European indices rise, Ryanair profits steady
European indices open higher after fresh record high on Wall Street
The strength of the US labour market surprised to the upside and drove Wall Street to fresh record highs on Friday, whilst European indices also finished higher. The S&P 500 rallied 1% to finish at 3,066.91. The Nasdaq also closed at a record high. There are concerns aplenty over the state of the world economy but hope springs eternal that a trade deal can be done.
There are a lot of Fed speakers this week, which suggests they are out in force to guide the market about what to expect in terms of rates and the QE that is not QE. Speakers are likely to ram home the data-dependent outlook of the Fed.
Noises on trade are quite positive. US commerce secretary Wilbur Ross says he’s optimistic the US and China will ink this phase one deal.
We saw a strong beat for the US labour market report with nonfarm payrolls up 128k in October, well ahead of the 85k expected, whilst there were upward revisions to the prior two months. The August print was revised up 51k to 219k and the September number was hiked by 44k to 180k. The 3-month average at 176k against the 223k average in 2018. The revisions are really the bright spot as it indicates August and September prints were nowhere near as weak as we thought.
European indices rose on the open with the DAX at 13,060, and the FTSE 100 seen around 7331 at send time. Momentum is moving higher.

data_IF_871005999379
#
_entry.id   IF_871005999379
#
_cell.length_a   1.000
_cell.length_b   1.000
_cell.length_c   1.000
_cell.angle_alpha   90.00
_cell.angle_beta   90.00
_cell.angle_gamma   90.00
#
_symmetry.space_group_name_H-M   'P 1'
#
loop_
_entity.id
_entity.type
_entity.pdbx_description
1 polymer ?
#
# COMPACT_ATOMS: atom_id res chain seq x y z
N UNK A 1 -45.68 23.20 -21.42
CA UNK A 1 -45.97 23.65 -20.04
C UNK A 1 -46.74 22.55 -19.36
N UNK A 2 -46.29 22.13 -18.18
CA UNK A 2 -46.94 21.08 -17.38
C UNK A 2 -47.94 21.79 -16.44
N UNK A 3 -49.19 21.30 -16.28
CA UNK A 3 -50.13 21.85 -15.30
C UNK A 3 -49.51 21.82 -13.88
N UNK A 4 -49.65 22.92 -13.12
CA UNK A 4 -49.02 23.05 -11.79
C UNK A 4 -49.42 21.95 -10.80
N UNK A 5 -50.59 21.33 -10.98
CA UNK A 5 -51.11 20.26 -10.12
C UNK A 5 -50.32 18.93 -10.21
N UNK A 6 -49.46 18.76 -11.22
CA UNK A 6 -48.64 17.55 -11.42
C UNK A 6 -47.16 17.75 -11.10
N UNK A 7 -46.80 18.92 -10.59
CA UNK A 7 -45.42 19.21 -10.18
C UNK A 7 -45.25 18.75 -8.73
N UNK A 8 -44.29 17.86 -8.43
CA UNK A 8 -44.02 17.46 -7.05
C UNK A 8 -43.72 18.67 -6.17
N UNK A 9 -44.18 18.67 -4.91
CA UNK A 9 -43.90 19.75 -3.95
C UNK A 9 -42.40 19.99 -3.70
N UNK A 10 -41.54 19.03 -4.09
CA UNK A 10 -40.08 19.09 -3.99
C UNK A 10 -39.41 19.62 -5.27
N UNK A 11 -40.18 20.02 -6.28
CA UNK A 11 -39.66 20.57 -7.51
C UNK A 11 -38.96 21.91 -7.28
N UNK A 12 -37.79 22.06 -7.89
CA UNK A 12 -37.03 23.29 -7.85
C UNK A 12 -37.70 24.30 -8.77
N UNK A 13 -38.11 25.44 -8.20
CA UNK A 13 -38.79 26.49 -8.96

FX markets look pretty steady at the open, with EURUSD at 1.1170 and GBPUSD around 1.2930. More interesting is USDJPY, which is holding at 108.30.
Crude prices have rallied on hopes of a trade deal, with WTI up at $56. Latest CFTC data shows speculators increasing their net long positioning. Gold was supported at $1509 with speculative longs increased to 276.5k from 259k.
Ryanair profits steady
One return, seats and luggage are extra. Ryanair numbers are decidedly more economy class than first. There are demand concerns, weaker fares and costs are rising, but Ryanair is getting better at selling extras like speedy boarding – ancillary revenues were up 28%, which is supporting profits.
First half revenue grew 11% to €5.39bn, with profits flat at €1.15bn. But fares were down 5%, due to the weak consumer demand in the UK and overcapacity in Germany and Austria. Ryanair is facing headwinds from lower fares, higher fuel bills and rising staff costs. The fuel bill rose 22% (+€289m) to €1.59bn, on +11% traffic growth. Ex-fuel unit costs rose 2%, largely because of higher staff costs, increased pilot pay and higher than expected crew ratios. Faced with these headwinds Ryanair will need to cut costs.
The outlook remains cautious. Full year traffic will grow 8% to 153m but management expects a slightly better fare environment than last winter. Ancillary revenues will grow ahead of traffic growth, supporting full-year revenue per guest growth of 2% to 3%. The full year fuel bill will rise by €450m. Ryanair narrowed its full year guidance to a new range of €800m to €900m, with all the usual caveats about security events, Brexit and fares.
Delivery of the Boeing 737 MAX aircraft won’t happen until March or April 2020. Ryanair will have half the MAX planes they thought they would have, which means traffic growth will fall to around 3% for summer 2020 against 7% previously expected. As iterated in July, there may be more strife in European short haul before we get a shakeout. Further sector consolidation is certain. Indeed only today IAG said it has acquired Air Europa for €1 billion. The deal will boost IAG’s Madrid hub. In 2018, Air Europa generated revenue of €2.1 billion and an operating profit of €100 million, carrying 11.8m passengers.